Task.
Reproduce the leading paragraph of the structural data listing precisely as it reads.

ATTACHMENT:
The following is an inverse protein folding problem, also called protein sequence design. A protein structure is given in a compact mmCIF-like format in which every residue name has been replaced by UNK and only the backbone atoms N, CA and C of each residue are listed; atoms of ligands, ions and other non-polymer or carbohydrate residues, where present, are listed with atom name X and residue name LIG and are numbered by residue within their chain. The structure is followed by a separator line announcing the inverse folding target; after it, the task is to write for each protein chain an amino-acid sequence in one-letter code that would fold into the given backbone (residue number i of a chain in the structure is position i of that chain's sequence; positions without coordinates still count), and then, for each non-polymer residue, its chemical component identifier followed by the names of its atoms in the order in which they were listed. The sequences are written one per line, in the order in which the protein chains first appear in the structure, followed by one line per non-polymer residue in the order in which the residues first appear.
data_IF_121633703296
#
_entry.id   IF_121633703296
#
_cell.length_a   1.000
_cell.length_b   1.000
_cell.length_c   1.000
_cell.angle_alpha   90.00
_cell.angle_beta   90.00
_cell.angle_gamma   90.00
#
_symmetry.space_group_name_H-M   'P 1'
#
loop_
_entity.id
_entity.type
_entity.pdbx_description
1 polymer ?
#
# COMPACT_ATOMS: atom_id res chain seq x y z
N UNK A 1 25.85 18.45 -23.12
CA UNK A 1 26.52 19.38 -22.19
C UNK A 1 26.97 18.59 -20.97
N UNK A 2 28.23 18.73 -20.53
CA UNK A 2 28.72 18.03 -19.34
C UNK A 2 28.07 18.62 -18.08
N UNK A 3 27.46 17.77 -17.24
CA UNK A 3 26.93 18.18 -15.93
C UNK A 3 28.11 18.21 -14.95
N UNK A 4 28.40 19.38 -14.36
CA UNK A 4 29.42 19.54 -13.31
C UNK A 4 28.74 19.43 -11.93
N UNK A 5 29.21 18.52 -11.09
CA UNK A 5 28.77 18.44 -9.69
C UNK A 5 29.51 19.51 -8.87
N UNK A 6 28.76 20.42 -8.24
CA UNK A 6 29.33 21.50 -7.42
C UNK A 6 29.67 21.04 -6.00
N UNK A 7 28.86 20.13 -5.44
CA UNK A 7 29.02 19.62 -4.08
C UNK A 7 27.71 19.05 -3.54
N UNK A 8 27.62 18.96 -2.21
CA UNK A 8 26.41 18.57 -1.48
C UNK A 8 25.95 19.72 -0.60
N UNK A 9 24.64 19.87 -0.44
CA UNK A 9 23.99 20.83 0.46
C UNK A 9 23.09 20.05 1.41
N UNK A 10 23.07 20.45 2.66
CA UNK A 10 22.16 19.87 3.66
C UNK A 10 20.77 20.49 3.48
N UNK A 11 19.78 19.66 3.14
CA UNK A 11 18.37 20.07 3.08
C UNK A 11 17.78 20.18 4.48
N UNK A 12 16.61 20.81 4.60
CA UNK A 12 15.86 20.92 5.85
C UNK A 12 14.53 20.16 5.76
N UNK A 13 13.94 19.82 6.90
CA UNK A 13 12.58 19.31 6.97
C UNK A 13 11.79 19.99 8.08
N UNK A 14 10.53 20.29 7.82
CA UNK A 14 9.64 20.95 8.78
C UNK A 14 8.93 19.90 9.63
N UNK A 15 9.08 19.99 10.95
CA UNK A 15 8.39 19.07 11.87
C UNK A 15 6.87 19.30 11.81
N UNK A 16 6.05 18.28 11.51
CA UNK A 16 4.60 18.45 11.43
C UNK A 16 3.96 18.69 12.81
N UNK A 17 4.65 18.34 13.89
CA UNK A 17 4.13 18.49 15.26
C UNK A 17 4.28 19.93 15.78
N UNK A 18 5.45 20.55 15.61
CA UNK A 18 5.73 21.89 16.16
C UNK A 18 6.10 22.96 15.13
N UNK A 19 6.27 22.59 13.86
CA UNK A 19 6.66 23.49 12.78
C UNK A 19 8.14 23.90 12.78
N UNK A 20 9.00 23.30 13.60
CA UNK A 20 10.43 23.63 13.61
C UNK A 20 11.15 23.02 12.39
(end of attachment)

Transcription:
The following is an inverse protein folding problem, also called protein sequence design. A protein structure is given in a compact mmCIF-like format in which every residue name has been replaced by UNK and only the backbone atoms N, CA and C of each residue are listed; atoms of ligands, ions and other non-polymer or carbohydrate residues, where present, are listed with atom name X and residue name LIG and are numbered by residue within their chain. The structure is followed by a separator line announcing the inverse folding target; after it, the task is to write for each protein chain an amino-acid sequence in one-letter code that would fold into the given backbone (residue number i of a chain in the structure is position i of that chain's sequence; positions without coordinates still count), and then, for each non-polymer residue, its chemical component identifier followed by the names of its atoms in the order in which they were listed. The sequences are written one per line, in the order in which the protein chains first appear in the structure, followed by one line per non-polymer residue in the order in which the residues first appear.